Our work is focused on a critical place on Earth. The headwaters region of the southwestern Amazon is a leading priority for the conservation of our planet's terrestrial and freshwater biodiversity. We have developed a series of field sites ranging from the highest elevations of cloud forest along the eastern slope of the Andes down into the Amazon lowlands. This sweep of land harbors the greatest known richness of species on the planet and offers millions of plants and animals a refuge from climate change. Unlike flat terrain, the altitudinal relief from the Andes mountains to the Amazon allows plants and animals to readjust their distribution as the world becomes hotter and drier.
Our area of operation in southeastern Peru and northern Bolivia contains 10-15 percent of all the bird and butterfly species known on the planet. Top predators such as harpy eagles, giant otters, black caiman, and jaguars thrive in the region, signaling a healthy ecosystem. The Andean foothills are also the spawning ground for the majority of large migratory fish that feed people throughout the Amazon basin.
Most importantly, these areas remain biologically connected by a sea of forest spanning tens of millions of acres. This expanse of wilderness is blessed with an absence of roads and low population pressure. Dozens of indigenous cultures that remain in the region live in a largely traditional, low-impact manner. Indeed, this is one of the last areas on the planet where rainforest peoples still live without trade, money or metal, beyond modern society’s consumptive reach.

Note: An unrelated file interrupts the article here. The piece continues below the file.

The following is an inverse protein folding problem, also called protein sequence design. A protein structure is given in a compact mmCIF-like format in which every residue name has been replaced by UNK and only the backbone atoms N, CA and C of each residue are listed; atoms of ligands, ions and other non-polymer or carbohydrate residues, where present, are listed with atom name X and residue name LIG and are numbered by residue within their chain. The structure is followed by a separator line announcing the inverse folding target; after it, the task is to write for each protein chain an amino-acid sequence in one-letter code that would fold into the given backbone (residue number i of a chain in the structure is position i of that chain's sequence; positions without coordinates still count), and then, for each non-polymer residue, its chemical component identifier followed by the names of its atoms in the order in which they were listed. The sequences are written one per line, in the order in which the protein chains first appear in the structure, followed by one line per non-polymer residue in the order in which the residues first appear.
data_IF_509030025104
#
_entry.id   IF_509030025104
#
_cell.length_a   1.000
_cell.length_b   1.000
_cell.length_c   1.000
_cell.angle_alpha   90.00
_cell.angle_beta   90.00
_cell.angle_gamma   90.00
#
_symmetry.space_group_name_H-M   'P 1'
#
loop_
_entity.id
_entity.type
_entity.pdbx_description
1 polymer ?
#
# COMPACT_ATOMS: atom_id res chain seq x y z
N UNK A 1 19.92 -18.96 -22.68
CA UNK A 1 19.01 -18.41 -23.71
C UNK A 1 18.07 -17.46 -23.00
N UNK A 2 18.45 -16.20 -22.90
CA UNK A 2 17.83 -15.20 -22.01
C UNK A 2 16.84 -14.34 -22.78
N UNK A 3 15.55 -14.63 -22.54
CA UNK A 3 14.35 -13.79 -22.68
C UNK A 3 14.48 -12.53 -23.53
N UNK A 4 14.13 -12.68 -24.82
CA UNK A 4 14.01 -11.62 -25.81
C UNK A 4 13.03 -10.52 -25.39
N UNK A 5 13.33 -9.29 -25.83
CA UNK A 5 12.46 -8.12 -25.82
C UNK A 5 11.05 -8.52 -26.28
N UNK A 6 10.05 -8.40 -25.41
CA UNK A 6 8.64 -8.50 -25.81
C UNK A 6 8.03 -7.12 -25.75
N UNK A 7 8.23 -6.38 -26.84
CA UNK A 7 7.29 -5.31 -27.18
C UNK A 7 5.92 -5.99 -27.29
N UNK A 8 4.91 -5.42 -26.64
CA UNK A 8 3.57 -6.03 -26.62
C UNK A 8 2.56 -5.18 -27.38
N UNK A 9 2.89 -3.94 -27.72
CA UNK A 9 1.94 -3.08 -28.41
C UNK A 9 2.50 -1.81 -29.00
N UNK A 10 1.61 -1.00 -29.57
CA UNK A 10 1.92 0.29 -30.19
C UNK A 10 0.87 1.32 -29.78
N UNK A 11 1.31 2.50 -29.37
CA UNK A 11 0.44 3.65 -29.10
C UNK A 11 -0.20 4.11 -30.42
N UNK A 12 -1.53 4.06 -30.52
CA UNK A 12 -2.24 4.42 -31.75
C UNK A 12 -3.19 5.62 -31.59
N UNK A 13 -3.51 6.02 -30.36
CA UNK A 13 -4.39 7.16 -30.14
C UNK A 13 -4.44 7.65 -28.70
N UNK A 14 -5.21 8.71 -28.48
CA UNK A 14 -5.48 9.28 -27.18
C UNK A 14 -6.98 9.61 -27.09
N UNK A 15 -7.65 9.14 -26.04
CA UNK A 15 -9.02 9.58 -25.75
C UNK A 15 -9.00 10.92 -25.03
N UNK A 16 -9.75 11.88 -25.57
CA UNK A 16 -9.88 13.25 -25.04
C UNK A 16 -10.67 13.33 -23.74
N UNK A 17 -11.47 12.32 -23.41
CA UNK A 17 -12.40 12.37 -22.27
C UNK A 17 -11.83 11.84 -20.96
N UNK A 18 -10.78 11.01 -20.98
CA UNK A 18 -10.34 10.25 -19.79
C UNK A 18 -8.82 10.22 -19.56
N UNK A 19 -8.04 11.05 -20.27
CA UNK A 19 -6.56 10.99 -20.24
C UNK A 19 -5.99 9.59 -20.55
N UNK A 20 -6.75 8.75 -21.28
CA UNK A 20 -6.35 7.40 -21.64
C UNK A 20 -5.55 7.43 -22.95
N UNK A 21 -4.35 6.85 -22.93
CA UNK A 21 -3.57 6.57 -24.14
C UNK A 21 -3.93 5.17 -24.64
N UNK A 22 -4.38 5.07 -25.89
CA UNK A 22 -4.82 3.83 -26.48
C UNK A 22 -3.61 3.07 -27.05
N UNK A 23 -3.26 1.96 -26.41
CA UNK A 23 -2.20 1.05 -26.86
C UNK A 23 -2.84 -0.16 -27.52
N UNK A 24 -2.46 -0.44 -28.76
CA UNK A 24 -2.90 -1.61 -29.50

Yet this is no time for complacency. Pressure to log and to colonize this region grows daily. The protected areas are weak and, in some cases, exist only on paper. Large areas of state-owned habitat remain without protected status and have an uncertain land-use future. Government zoning for habitat protection and scientific research are thus a crucial first target for investment. To help protect this tropical wilderness and the people who live there, we:
Read more about ACA's goals, strategy and accomplishments.
The headwaters region of the southwestern Amazon is the greatest priority for the conservation of terrestrial and freshwater biodiversity. Photo: Ronald Catpo
This is one of the last areas on the planet where rainforest peoples still live without trade, money or metal, beyond the consumptive tendrils of modern society. Photo: Andre Bärtschi
Jaguar along a riverbank at Manu National Park. Photo: Miguel Moran
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